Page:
TV channels seemed as befuddled as the rest of the nation as Prime Minister Narendra Modi announced that he would be addressing the nation between 11:45 a.m. and 12:00 p.m. After a slight delay he did, announcing that India had acquired anti-satellite missile technology. C. Uday Bhaskar, Commodore (rtd) and Director, SPS, New Delhi, one of India’s leading experts on security and strategic affairs, spoke to Siddhartha Mishra about A-SAT and what it means for our space capabilities and geopolitics.
The DRDO had announced in 2010 that they were working on A-SAT missiles and the technology was developed in 2012. Was there a delay in testing these missiles?
No. It takes time to develop such capabilities. A-SAT, the anti-satellite capability to target and acquire a satellite, requires a wide range of technological capabilities in terms of target prediction, precision, guidance, final target acquisition and so on. So all this takes time. India was working on it and today’s test demonstrates in a credible manner that we have technologically acquired that capability.
The MEA release says that an Indian satellite was taken down. What do these tests entail?
My sense would be that it's an Indian satellite which has reached the end of its operational life. Many satellites stay in space even after they complete their operational life, and the nature of the satellite is such that it continues to stay in orbit even after it is deemed inactive or non-operational.
What does it mean for our capability in space?
A-SAT is a kind of a niche capability which was acquired by the former superpowers i.e. the US and the former Soviet Union during the Cold War. It was in 2007 that China demonstrated A-SAT capability, and India has done so 12 years later. This test does represent a significant technological capability and also points to the need for what I would call as a kind of consensus among major powers about how space as a domain is to be managed; how satellites themselves would be regulated I would call the equitable and ethical husbanding of the satellite eco-system in outer space.
Now that these four countries have demonstrated their A-SAT capability, the Indian test also has a certain signalling kind of effect, because satellites today are so critical for modern communication and networks. The entire cyber ecosystem is dependent on the health of satellites and the common objective ought to be that they are not in any way threatened by any kind of disruption. So I think it enhances the need for a consensus about the management of space and satellite technology. Space is the new domain that could be contested; and launching/operating satellites is a specialized niche capability.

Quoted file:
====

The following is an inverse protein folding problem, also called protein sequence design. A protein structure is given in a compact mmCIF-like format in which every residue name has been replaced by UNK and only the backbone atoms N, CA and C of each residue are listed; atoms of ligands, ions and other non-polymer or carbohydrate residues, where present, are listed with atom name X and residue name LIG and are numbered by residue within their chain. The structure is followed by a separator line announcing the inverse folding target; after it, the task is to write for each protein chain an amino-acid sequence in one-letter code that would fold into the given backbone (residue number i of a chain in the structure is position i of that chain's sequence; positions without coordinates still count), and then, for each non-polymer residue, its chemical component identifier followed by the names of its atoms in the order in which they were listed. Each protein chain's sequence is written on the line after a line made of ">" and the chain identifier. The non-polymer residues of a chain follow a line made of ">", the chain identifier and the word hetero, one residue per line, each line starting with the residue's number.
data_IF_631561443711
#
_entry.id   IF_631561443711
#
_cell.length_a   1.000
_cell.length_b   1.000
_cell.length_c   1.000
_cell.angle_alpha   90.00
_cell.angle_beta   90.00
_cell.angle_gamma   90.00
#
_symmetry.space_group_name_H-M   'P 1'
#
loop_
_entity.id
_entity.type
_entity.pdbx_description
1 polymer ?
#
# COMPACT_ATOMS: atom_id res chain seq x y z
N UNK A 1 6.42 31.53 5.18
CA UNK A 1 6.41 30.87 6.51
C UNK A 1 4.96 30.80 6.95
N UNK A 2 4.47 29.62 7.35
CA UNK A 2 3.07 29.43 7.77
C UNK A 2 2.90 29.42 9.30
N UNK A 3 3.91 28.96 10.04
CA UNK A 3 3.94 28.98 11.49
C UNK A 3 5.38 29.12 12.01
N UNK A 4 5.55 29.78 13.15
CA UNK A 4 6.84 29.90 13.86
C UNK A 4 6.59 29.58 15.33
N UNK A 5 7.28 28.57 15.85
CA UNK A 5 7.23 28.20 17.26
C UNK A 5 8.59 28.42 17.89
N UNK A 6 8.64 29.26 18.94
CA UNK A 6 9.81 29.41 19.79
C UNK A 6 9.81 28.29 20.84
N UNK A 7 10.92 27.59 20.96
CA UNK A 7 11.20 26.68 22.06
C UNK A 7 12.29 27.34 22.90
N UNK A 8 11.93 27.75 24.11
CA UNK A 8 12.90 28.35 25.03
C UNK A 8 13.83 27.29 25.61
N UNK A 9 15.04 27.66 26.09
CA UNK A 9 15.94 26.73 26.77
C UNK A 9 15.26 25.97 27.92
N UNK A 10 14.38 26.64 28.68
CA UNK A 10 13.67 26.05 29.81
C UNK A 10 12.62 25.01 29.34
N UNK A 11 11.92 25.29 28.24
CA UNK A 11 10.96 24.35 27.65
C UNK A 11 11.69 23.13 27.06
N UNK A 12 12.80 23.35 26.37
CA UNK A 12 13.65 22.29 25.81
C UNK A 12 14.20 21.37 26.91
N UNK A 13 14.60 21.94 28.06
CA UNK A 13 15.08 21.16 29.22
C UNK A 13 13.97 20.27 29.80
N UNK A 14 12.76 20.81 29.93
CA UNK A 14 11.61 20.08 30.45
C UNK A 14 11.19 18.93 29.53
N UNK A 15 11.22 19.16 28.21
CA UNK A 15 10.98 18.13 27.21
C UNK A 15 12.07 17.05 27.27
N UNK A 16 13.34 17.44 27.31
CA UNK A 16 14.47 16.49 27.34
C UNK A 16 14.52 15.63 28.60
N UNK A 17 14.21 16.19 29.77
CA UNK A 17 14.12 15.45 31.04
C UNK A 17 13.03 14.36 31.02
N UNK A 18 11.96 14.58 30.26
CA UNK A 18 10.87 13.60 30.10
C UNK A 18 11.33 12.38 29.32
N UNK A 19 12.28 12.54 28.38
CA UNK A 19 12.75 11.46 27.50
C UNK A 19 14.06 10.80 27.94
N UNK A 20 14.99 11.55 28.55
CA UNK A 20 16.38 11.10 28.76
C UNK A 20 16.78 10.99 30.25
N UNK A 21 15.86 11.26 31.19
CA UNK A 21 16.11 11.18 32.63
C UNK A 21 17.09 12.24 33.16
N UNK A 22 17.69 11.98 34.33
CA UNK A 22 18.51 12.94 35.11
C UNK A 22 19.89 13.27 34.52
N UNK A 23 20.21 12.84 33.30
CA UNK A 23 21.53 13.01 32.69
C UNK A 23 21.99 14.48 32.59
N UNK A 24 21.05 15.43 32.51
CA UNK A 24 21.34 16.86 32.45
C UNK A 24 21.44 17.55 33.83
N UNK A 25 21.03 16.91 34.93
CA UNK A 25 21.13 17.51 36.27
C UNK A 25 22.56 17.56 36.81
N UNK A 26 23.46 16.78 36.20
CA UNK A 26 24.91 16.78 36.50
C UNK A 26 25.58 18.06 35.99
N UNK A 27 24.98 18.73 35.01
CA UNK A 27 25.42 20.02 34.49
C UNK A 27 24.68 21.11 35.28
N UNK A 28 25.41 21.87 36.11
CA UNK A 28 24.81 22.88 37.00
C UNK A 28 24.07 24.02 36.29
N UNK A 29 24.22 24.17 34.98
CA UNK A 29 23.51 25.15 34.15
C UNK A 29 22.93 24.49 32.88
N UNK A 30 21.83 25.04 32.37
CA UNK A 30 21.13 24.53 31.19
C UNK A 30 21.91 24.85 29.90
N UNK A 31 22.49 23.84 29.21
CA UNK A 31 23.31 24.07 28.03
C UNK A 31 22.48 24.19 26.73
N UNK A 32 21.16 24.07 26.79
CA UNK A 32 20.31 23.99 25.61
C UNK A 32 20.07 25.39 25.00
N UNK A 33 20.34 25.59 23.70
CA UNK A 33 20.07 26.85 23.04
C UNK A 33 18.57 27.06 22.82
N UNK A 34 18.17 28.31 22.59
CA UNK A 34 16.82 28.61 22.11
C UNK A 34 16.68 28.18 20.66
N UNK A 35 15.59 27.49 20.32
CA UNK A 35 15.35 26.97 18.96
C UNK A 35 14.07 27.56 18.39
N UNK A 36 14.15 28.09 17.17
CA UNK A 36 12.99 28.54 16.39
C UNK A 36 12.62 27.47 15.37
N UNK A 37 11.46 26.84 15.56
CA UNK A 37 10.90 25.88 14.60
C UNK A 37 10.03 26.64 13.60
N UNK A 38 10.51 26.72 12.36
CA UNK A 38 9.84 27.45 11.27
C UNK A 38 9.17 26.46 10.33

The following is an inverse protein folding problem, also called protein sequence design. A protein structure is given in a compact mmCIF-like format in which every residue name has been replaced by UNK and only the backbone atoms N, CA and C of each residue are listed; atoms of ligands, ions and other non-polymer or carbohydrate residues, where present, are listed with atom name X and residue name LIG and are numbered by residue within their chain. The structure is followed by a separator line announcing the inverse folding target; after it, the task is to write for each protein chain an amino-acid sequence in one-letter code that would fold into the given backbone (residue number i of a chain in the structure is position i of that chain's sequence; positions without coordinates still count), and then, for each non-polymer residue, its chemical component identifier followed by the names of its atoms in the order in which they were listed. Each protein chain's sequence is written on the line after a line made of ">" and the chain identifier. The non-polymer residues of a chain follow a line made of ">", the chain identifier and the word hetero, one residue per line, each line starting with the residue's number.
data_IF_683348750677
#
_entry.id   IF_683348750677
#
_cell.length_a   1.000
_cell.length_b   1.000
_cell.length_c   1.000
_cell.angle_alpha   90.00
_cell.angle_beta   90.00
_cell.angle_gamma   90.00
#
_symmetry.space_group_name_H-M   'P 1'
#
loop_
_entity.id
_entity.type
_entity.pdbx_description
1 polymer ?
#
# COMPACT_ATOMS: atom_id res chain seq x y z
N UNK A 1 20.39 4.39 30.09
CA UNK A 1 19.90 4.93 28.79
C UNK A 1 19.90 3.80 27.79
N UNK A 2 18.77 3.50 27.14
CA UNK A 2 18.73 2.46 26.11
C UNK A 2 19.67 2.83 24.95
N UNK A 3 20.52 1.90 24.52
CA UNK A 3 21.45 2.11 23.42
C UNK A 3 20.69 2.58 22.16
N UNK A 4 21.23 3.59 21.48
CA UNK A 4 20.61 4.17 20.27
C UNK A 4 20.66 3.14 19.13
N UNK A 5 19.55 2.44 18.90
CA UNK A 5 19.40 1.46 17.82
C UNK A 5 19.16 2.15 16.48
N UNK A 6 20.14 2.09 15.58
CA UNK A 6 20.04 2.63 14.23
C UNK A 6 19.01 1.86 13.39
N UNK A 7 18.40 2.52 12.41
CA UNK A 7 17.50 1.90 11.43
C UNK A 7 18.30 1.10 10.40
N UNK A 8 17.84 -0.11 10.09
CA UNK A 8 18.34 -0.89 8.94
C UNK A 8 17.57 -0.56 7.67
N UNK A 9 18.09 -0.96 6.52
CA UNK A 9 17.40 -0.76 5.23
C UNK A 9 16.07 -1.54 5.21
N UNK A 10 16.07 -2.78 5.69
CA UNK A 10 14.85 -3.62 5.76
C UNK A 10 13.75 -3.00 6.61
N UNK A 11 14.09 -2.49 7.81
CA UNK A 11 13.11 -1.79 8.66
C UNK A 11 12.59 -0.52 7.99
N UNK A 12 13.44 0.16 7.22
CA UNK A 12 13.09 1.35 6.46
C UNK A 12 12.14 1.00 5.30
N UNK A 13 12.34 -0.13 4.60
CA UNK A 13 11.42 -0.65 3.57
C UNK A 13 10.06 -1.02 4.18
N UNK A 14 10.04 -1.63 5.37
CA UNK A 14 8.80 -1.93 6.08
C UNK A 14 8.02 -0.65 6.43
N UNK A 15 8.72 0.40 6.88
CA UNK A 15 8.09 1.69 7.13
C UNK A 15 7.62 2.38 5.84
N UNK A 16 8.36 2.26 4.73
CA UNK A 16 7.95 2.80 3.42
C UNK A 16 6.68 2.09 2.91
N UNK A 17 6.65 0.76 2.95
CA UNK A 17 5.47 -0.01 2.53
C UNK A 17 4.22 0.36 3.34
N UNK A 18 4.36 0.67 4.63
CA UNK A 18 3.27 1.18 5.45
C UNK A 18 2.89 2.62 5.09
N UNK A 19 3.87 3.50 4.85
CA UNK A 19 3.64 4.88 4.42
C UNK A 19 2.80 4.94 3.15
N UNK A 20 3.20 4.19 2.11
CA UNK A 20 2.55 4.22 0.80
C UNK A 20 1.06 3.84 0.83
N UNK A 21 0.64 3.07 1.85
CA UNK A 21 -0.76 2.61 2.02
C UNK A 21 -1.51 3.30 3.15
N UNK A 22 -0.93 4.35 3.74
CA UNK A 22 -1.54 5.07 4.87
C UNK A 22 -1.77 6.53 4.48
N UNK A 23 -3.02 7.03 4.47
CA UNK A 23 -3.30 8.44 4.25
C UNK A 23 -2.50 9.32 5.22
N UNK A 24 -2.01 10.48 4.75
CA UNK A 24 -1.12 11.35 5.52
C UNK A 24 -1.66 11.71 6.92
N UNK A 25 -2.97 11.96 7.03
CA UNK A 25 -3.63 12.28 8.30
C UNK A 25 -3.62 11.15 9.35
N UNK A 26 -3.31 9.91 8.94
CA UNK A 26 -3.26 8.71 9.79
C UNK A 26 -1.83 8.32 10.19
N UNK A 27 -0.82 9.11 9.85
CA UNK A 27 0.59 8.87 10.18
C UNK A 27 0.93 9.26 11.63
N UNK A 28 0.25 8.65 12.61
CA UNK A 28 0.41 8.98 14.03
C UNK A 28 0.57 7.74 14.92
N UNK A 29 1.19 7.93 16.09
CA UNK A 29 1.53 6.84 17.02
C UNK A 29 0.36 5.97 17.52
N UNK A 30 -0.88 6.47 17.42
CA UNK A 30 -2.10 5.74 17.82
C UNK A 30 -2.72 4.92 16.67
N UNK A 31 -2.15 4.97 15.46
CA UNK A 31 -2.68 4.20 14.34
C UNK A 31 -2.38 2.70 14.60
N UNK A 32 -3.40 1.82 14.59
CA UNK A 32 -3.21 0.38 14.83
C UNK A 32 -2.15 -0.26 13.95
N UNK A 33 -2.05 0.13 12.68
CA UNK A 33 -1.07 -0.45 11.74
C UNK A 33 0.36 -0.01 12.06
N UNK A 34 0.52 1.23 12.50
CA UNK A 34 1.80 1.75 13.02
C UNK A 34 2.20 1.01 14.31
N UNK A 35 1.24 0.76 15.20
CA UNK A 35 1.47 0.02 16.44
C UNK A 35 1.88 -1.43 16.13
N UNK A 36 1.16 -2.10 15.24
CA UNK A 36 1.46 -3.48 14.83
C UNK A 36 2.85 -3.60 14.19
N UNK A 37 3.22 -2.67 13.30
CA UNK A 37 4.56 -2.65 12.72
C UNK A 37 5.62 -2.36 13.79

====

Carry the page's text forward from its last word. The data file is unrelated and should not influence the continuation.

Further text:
The PM did make it a point to mention that the test should not be seen as a threat by other countries. How do you think the international community will react?
I’m sure the international community will be monitoring this closely, because these are significant technological capabilities. I think as far as India’s overall profile is concerned, whether we talk about India’s nuclear test in May 1998, or the fact that India has now confirmed that it has an operational nuclear powered submarine - they are part of the Indian strategic profile. These are all capabilities that India is acquiring in terms of its overall growth, and at the same time I think India has exuded a high degree of responsibility in how it manages these capabilities. The ASAT test would be part of the same spectrum of capabilities that India is acquiring.
The PM made the announcement at a time when the Model Code of Conduct is in place. In the past, scientists or the President even made such addresses. Why do you think it happened this way?
Every government has tried to maximise whatever political benefit it could obtain when acquiring strategic capability. If you remember, the May 1998 tests were announced by PM Vajpayee along with his NSA. But that was of a different scale and the nuclear test was indeed distinctive. But at this point when India is in the run-up to the elections, I think the electoral relevance of the A-SAT cannot be ignored. And I think the PM tweeting has put his personal stamp on it. So I think the whole national security fervour after Balakot is something that would be stoked again. I’m sure that those seeking to harness the benefit in the electoral domain would be aware of the potential of the A-SAT test. Most of us as citizens would not know very much about the technical details but as citizens, would be able to relate to the fact that India is only the fourth country in the world to have done this A-SAT test.
Finally, how would Pakistan be looking at this?
With a lot of interest I presume. Their professionals would be monitoring this test closely. But I don’t think this would make a significant difference in terms of regional patterns or strategic capabilities. Much of Pakistan’s strategic capability is something that China has provided as part of the deep and opaque co-operation they have. So I think when we talk about strategic capabilities, India has to deal with the extended continuum of China-Pakistan. So to that extent, China has already acquired this capability. And just as they have provided Pakistan with a certain umbrella when it comes to nuclear weapons, terrorism and Masood Azhar, if the need arises I daresay the A-SAT could also be a shared capability. It is a high probability.
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